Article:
Removing Inconvenient Lives

While some people are talking about what they call inconvenient truths, I feel inconvenient lives are a much more critical issue for society to consider. I just read about the call by a Church of England bishop to let newborn babies die when they are severely handicapped. Sickening – but the “logical” next step for a society that is beginning to use abortion to remove the physically and mentally challenged. Meanwhile, a liberal friend of mine brought me a powerful article from George Will, with whom he usually disagrees, on a topic he felt George handled very well: the desired of so many obstetricians to abort people like George’s son, Jon Will, a human who as a post-natal fetus with Down syndrome who has become a wonderful, interesting man with a vibrant life. George Will asks the question, “Golly, What Did Jon Do?” to tick off the American College of Obstetricians and Gynecologists so much that they think he and the other 350,000 Americans with Down syndrome should have been killed?

Have any of you ever spent much time with a victim of Down syndrome without feeling that you were in the presence of a special person whose life is valuable and makes the world better? Maybe it’s just me, but I have difficulty with the idea of wiping out the differently-abled because they have some challenges relative to us, because they are different and require more time.

In my previous ward in Atlanta, our bishop had a son with Down syndrome. He was an amazing young man. He became an Eagle scout and has continued to grow in many ways. He loved my little magic tricks and always wanted more – one of my best fans ever. It’s hard for me to see why doctors would want him to have been killed as an infant. It’s just an unspeakably ugly thought.

Here is the conclusion of George Will’s column, which some deep food for thought:

Jon, a sweet-tempered man, was born the year before Roe v. Wade inaugurated this era of the casual destruction of pre-born babies. And he was born just as prenatal genetic tests were becoming routine. Since then, it has become routine to abort babies like Jon because they are like Jon. Without this combination of diagnostic advances and moral regression, there would be more people like Jon, and the world would be a sweeter place.

America has, however, become a more congenial, welcoming place for its Down syndrome citizens who have escaped “screening.” On the second day of Jon’s life, the hospital’s geneticist asked his parents if they intended to take him home. Nonplussed, they answered that taking a baby home seemed like the thing to do.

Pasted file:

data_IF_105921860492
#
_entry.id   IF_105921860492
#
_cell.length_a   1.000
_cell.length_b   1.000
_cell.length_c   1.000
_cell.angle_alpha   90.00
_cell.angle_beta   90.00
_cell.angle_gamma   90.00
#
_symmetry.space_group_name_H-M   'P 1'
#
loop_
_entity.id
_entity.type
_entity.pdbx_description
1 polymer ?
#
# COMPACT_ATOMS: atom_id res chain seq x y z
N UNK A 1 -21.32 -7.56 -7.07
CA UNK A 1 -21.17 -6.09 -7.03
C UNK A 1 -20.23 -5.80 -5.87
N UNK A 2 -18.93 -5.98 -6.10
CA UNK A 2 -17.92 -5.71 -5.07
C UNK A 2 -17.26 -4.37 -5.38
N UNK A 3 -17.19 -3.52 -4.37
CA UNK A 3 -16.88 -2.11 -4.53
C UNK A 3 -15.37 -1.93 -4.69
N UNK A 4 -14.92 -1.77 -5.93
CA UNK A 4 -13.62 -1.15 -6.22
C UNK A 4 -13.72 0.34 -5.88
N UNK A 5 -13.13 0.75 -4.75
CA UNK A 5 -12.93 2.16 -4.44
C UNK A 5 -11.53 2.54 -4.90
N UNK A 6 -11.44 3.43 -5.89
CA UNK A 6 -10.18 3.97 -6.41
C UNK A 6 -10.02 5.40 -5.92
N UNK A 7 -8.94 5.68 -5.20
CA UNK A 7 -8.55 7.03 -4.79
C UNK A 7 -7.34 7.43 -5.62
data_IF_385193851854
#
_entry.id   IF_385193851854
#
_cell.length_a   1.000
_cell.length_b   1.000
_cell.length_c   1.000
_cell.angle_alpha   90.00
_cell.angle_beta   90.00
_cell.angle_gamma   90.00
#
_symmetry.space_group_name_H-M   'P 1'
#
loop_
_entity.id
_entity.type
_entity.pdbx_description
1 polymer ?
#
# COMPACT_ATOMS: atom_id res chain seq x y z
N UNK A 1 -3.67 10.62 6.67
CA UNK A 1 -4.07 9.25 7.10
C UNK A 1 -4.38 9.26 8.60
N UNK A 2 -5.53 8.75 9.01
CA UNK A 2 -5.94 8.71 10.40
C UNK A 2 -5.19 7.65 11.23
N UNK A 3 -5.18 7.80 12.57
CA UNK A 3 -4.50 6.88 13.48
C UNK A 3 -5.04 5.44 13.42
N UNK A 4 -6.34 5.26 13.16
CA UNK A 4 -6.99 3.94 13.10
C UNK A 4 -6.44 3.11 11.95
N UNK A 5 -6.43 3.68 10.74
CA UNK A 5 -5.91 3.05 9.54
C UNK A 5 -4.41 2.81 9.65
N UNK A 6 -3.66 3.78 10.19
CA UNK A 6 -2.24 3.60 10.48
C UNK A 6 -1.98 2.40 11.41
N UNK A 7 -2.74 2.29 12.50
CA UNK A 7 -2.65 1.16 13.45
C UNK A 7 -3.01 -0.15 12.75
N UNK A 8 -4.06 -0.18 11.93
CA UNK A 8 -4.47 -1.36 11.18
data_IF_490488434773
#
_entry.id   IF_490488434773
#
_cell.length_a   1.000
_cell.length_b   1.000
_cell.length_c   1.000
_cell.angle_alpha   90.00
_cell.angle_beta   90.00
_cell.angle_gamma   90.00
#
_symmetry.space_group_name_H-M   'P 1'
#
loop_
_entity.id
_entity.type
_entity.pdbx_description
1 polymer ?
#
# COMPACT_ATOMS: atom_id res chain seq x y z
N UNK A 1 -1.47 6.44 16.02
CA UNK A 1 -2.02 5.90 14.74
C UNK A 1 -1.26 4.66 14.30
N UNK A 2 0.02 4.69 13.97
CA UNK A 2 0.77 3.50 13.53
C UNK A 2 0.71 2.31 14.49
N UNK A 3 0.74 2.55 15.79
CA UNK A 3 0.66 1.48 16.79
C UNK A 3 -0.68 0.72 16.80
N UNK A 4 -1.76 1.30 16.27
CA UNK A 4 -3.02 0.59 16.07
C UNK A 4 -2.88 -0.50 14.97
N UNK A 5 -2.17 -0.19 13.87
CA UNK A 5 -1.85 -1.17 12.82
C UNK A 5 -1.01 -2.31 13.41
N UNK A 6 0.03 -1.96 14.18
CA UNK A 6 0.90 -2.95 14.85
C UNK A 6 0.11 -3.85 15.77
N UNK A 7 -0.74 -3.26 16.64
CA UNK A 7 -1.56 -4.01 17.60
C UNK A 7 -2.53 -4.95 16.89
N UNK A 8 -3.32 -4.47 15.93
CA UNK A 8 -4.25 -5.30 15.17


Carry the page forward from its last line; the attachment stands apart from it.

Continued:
Jon was born at the end of the era in which institutionalization of the retarded was considered morally acceptable, but in what was still an era of gross ignorance: In the first year of Jon’s life, a network-television hospital drama featured a doctor telling parents of a Down syndrome newborn that their child would probably never be toilet-trained. But ignorance lingers. There are doctors who still falsely counsel parents that a Down syndrome person will never read, write or count change. Such doctors should not try to get between Jon and his USA Today sports section.

In 1972, the odds were heavily against Jon’s living as long as he already has lived. Just 25 years ago, the life expectancy of Down syndrome people was 25. Today, because of better health care, better mental stimulation in schools and homes, and better community acceptance, their life expectancy is 56.

Jon has a disability, but he also has some things most men would like to have—season tickets for Nationals and Orioles baseball, Redskins football, Capitals hockey and Georgetown University basketball. He gets to and from games (and to his work three days a week for the Nationals at RFK Stadium) by himself, taking public transportation to and from his apartment.

Jon experiences life’s three elemental enjoyments—loving, being loved and ESPN. For Jon, as for most normal American males, the rest of life is details.


Author: Jeff Lindsay

12 thoughts on “Removing Inconvenient Lives

  1. Once one is taught that one group of people are subhuman and worthy of destruction, it is easy to extend that learning to other groups.

    Once a person chooses violence against one group of people it is not difficult for that person to extend that violence against other groups.